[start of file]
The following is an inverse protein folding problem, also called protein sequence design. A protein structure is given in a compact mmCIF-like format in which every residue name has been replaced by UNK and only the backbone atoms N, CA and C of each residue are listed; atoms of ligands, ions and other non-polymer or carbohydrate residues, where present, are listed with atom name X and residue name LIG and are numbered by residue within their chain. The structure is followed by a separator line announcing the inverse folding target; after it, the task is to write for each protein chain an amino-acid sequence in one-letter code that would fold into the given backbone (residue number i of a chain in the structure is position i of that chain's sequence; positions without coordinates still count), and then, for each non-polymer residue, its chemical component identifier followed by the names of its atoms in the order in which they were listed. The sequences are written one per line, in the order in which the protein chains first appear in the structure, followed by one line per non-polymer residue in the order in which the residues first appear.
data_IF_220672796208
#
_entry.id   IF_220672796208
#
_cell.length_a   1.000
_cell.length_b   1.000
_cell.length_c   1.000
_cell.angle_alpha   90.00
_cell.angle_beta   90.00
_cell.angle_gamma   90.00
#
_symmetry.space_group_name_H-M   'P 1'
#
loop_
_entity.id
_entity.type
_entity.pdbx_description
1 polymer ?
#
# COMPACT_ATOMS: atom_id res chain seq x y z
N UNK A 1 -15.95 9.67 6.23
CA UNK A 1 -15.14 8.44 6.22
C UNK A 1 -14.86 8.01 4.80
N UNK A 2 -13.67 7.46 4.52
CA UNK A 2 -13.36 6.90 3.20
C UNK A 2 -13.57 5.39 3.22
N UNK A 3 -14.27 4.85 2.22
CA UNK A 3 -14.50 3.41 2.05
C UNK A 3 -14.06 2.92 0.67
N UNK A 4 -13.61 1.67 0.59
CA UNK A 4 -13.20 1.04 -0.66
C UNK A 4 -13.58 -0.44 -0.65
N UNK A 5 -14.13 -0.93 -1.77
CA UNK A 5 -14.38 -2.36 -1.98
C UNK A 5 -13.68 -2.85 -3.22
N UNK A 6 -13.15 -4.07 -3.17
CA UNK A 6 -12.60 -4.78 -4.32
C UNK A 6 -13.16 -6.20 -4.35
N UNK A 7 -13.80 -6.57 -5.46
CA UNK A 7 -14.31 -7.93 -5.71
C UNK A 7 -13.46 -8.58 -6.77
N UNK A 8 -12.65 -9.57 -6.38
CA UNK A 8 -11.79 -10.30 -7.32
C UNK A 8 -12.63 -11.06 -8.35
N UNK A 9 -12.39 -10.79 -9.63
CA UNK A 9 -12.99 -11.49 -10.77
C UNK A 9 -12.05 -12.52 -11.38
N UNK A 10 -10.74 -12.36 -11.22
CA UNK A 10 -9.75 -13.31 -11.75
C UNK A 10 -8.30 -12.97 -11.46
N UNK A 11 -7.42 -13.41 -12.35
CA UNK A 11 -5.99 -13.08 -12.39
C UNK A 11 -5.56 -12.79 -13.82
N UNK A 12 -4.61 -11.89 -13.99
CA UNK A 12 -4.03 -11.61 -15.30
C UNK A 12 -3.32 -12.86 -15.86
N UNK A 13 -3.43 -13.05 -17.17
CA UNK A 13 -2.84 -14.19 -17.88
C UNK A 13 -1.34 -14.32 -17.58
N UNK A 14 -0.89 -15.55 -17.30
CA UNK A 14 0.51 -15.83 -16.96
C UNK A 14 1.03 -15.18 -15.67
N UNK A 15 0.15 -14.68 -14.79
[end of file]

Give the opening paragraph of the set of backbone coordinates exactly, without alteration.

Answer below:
The following is an inverse protein folding problem, also called protein sequence design. A protein structure is given in a compact mmCIF-like format in which every residue name has been replaced by UNK and only the backbone atoms N, CA and C of each residue are listed; atoms of ligands, ions and other non-polymer or carbohydrate residues, where present, are listed with atom name X and residue name LIG and are numbered by residue within their chain. The structure is followed by a separator line announcing the inverse folding target; after it, the task is to write for each protein chain an amino-acid sequence in one-letter code that would fold into the given backbone (residue number i of a chain in the structure is position i of that chain's sequence; positions without coordinates still count), and then, for each non-polymer residue, its chemical component identifier followed by the names of its atoms in the order in which they were listed. The sequences are written one per line, in the order in which the protein chains first appear in the structure, followed by one line per non-polymer residue in the order in which the residues first appear.